The rulers of Pakistan have stepped up a campaign against blasphemy. That’s frightening news from an Islamic nation where insulting the official religion is a capital crime.
From an American perspective, this would merely be a distant nation’s horror but for one thing: Silicon Valley’s tech industry. As part of the crackdown, Pakistani leaders have asked executives of Facebook and Twitter to help them help root out people who post blasphemous material on social media sites from anywhere in the world.
Facebook has not commented publicly on the issue, but a Pakistani official says the company will be sending a team to discuss the government’s request. More recently, Pakistan’s Interior Ministry claimed Facebook’s administrators have been blocking and removing blasphemous content.
Facebook should adhere to its proclaimed goal of “protecting the privacy and rights of our users,” not only in the United States but around the world. That’s especially important in countries with repressive regimes.
Online companies have a complicated challenge in a worldwide array of cultures and standards. But social media sites have an obligation to directly refuse to cooperate with a repressive regime’s wish to squelch free expression and dissent, even if that refusal means having their sites blocked in those countries.
Google and Facebook have been blocked in China since 2009, unwilling to comply with requests there. Pakistan has banned both Facebook and YouTube temporarily in the past decade after they allowed posting of material the government deemed “objectionable.”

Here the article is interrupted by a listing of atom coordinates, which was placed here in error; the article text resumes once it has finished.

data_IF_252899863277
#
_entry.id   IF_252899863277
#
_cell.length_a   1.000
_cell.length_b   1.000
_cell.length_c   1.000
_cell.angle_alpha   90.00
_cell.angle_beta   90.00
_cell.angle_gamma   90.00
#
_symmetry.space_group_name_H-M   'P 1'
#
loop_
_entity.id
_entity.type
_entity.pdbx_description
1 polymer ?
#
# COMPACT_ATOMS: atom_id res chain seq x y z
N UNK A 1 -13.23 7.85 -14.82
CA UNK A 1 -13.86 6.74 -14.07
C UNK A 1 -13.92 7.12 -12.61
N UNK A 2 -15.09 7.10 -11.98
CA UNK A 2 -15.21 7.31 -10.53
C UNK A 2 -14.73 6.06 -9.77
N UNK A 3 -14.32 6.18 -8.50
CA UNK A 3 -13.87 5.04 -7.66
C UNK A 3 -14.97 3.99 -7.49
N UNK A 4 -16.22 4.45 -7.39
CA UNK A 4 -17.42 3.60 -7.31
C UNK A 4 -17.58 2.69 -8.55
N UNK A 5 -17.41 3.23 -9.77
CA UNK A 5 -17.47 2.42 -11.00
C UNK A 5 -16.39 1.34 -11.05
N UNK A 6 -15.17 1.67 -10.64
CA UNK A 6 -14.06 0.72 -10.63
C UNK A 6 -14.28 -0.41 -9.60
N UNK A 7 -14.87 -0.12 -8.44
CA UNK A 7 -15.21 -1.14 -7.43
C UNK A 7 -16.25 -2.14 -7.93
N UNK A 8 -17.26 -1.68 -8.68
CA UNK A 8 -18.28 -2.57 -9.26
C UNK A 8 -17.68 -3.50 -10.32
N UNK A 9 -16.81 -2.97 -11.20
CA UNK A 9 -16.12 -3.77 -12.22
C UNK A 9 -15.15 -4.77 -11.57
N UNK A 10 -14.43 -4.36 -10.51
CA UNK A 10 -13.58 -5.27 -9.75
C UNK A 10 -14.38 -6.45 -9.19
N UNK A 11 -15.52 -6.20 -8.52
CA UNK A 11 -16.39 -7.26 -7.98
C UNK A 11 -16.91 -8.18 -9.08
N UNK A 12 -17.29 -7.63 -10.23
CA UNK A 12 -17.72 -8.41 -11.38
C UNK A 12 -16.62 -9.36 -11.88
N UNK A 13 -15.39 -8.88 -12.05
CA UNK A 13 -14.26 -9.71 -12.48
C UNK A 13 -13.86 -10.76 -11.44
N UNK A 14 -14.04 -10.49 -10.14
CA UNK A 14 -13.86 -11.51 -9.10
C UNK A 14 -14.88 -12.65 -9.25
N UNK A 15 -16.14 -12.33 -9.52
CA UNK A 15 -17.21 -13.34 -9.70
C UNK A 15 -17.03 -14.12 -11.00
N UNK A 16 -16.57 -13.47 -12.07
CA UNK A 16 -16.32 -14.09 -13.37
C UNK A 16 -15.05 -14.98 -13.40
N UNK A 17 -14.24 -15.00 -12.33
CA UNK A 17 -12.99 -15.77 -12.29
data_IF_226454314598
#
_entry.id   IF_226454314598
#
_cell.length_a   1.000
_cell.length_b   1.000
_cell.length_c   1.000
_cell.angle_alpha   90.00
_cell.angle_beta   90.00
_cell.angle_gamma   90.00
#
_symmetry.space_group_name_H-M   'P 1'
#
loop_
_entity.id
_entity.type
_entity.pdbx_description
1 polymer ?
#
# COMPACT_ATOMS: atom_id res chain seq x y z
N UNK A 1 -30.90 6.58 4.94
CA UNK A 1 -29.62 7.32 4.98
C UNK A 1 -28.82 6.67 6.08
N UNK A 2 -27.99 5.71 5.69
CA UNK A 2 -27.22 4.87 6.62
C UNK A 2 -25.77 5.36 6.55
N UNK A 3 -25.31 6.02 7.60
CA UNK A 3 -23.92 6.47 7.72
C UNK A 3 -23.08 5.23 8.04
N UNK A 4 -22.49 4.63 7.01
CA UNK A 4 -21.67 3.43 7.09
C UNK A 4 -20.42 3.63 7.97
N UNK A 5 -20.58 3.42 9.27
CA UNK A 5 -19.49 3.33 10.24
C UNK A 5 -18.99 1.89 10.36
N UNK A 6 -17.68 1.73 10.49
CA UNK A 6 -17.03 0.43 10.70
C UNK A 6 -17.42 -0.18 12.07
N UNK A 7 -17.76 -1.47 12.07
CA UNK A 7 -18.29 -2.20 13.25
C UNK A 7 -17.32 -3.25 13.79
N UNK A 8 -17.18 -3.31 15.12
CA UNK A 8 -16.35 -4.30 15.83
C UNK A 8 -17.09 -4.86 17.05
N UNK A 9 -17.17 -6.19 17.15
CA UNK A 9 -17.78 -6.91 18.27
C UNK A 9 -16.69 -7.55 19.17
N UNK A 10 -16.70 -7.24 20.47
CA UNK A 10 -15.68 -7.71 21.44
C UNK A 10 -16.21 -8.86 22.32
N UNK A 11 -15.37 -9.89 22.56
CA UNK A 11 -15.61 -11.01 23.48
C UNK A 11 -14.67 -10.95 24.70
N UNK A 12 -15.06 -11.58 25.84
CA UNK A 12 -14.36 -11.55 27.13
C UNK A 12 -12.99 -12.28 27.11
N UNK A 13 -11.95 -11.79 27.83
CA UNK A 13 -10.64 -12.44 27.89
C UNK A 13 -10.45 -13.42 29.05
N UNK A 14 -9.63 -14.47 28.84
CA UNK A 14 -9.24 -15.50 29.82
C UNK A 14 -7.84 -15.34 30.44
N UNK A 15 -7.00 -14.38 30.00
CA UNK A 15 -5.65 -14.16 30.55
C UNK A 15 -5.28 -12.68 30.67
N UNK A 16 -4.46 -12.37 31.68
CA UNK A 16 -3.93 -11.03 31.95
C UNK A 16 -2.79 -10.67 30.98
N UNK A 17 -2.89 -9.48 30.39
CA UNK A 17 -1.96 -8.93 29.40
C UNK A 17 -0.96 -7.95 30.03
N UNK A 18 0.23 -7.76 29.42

Michael De Dora, a representative to the United Nations from the nonprofit Center for Inquiry, said: “We do not want to see the people of Pakistan cut off from such a powerful and far-reaching platform as Facebook. But we hope Facebook makes clear that it will not compromise its users’ safety or freedom through disclosure.”
Pakistan is far from alone in rejecting free speech. The Pew Research Center found last year that, as of 2014, 26 percent of the world’s countries and territories had laws or policies against blasphemy, and 13 percent had laws or policies against apostasy, or rejecting religion entirely. Punishments range from fines to execution. The laws are most common in the Middle East and North Africa. But Pakistan’s policies and its leaders’ rhetoric are worse than most. According to unofficial tallies, since 1990 at least 68 people have been killed there over allegations of blasphemy, and currently about 40 people are on death row or serving life sentences. Last week, three bloggers were arrested on blasphemy charges.
Prime Minister Nawaz Sharif calls blasphemy an “unpardonable offense.”
The truly unpardonable offense would be for any social media company to acquiesce to this pressure. Facebook and Twitter need to stand strong.